Ax & Log Spinner: This posed to be one of the more challenging aspects of the game. After designing the spinner base I decided the Ax would be a perfect pointer for the spinner part. I had to manually cut theses out by hand. These were all mounted to card stock. Now to get the ax to spin freely. I had to experiment with several different methods. But the best option was taking my manual rivet punch, I punched an outer ring in the center of each Ax. And the same for the spinner base. Then using wood craft dowels with ball cap on the one end to piece together. I wood glued the dowel to a round disc that I drilled a hole thru for the dowel to fit in. Flipping the ax handle around the spinner board freely. I personalized each spinner base with the same colored duct tape as the game boards.

Step 4: Create Game Pieces and Acquire Other Game Components

Game Tokens: I took an 1/2" dowel rod and cut it down to 3/8" tall pieces and using my band saw cut a notch out of each piece. The individual game playing pieces are card stock with each staffers' personalized critter totem printed on opposite sides for when folded down to fit into the notched dowels. To help with making the game parts more assembly ready, after I printed them, I scored the center for folding and took a perforating tool, I ran along each side of the game piece for easy separation when ready to use.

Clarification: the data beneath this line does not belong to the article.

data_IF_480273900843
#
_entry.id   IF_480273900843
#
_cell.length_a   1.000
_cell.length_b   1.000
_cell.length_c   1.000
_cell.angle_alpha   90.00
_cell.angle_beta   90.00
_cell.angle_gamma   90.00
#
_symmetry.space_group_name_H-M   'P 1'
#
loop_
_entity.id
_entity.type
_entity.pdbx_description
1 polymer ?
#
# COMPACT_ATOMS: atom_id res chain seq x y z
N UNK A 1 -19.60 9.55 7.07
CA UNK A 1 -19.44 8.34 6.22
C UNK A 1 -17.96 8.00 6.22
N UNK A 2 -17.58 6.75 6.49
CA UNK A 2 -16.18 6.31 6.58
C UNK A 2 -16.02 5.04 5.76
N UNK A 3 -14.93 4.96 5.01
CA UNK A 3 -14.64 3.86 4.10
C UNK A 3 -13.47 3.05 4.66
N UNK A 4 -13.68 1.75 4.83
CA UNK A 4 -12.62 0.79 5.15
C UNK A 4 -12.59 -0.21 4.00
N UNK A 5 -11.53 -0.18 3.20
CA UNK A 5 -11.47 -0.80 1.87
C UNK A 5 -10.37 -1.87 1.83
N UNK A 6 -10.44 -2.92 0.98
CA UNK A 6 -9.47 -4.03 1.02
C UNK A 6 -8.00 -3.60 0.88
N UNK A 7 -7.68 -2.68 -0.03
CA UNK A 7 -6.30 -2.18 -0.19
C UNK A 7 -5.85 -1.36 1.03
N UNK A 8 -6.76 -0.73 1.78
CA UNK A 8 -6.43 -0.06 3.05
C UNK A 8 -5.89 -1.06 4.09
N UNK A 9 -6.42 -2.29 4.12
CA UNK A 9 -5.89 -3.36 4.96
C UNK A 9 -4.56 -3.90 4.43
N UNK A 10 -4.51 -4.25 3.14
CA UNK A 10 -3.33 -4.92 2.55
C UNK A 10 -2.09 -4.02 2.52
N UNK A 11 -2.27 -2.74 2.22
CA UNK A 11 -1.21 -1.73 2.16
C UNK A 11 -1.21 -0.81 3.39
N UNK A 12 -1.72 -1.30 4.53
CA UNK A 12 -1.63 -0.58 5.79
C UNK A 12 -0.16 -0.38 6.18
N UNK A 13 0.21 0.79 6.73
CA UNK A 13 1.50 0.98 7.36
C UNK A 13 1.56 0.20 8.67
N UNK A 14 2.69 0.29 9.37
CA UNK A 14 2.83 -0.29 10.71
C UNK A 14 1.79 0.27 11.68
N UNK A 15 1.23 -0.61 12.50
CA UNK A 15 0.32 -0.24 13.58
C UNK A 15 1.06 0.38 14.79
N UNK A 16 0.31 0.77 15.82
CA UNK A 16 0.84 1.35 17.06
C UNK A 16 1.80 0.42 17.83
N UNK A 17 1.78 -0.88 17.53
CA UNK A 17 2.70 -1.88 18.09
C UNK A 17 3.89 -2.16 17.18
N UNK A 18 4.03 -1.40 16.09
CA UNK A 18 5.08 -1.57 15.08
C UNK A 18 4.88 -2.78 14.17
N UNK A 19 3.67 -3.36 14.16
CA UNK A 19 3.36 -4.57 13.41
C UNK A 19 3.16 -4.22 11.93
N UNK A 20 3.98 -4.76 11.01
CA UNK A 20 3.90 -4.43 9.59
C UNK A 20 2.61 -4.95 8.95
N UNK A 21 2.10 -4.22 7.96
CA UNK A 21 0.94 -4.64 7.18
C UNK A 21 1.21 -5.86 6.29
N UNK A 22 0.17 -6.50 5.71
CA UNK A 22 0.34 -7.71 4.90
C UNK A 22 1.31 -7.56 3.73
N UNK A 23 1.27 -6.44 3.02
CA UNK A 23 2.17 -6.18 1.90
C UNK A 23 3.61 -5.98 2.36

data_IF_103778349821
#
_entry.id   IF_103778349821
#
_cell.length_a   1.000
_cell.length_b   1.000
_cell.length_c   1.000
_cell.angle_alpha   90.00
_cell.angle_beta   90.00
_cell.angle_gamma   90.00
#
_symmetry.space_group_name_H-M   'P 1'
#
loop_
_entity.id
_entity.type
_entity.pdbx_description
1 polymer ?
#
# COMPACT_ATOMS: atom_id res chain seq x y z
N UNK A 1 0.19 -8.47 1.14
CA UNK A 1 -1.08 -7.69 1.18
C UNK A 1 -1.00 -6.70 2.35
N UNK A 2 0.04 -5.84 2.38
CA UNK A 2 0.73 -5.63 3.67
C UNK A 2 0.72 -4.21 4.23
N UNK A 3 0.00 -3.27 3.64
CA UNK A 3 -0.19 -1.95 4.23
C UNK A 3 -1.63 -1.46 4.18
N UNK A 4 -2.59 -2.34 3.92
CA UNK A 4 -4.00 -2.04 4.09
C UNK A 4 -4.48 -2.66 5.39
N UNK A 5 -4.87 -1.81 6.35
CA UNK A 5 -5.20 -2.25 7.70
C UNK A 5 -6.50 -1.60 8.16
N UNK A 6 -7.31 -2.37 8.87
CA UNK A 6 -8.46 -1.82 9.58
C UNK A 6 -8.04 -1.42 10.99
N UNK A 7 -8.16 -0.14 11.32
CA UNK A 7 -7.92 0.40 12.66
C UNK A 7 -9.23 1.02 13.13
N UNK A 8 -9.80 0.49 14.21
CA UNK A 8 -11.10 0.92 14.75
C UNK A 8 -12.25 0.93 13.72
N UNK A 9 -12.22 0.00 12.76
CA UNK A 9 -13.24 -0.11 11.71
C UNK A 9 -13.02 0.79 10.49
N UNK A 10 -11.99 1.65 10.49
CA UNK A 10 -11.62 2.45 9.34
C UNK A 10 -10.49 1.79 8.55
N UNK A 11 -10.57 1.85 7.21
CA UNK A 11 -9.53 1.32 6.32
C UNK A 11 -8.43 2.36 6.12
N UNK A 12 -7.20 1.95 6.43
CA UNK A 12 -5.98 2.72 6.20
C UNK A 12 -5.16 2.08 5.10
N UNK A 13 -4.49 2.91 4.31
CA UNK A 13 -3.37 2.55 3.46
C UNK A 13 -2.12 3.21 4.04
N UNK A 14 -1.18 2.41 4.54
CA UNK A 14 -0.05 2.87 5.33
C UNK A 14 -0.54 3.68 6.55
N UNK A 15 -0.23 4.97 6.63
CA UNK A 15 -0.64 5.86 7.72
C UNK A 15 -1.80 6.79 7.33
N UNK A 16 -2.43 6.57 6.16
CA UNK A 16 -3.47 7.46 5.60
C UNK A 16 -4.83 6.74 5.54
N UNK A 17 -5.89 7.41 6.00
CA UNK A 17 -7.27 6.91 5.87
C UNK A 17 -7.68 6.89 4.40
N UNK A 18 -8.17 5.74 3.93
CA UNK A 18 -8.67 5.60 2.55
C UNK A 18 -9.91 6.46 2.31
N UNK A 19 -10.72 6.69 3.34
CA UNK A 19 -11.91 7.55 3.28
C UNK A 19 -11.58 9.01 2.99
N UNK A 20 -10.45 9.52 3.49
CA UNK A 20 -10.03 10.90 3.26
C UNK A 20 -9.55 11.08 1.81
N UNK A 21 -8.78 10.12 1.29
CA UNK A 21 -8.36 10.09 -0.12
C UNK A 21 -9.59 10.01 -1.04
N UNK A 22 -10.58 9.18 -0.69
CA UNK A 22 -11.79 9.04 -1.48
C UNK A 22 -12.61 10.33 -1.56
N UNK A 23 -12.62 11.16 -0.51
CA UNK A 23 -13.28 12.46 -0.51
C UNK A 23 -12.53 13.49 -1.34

Tickets sheet: One aspect of the game is to collect tickets to be able to finish the game. I simply designed a full sheet of tickets perforating the edges again for easy separation.

Die: Other than materials these were the only thing I actually purchased and didn't make (given my time frame I thought about making out of wood but decided it would be quicker to buy dice). However this proved to be a challenge finding the colored dice that I wanted again to help personalize each game for each staff member. I had to compromise on one of the colors as it was near impossible to find turquoise color, so I went with a light blue.

Step 5: Develope Written Game Instructions & Assembly Instructions

Once I had all the basic components of one game made: Game Board, Playing Pieces, Spinner, Tickets, I did a trial run of the game to see if my concept was playable or if any elements of game play would be an issue. I did this at least 5 times playing various numbers of players. Once I was happy with game play I wrote up directions and created a sticker for inside the lid of the game box.

I also created an assembly instruction sheet to be included with each game so players would know how to separate, fold and attach tokens in dowel bases. I took photos to be included on this sheet.

Step 6: Design Game Box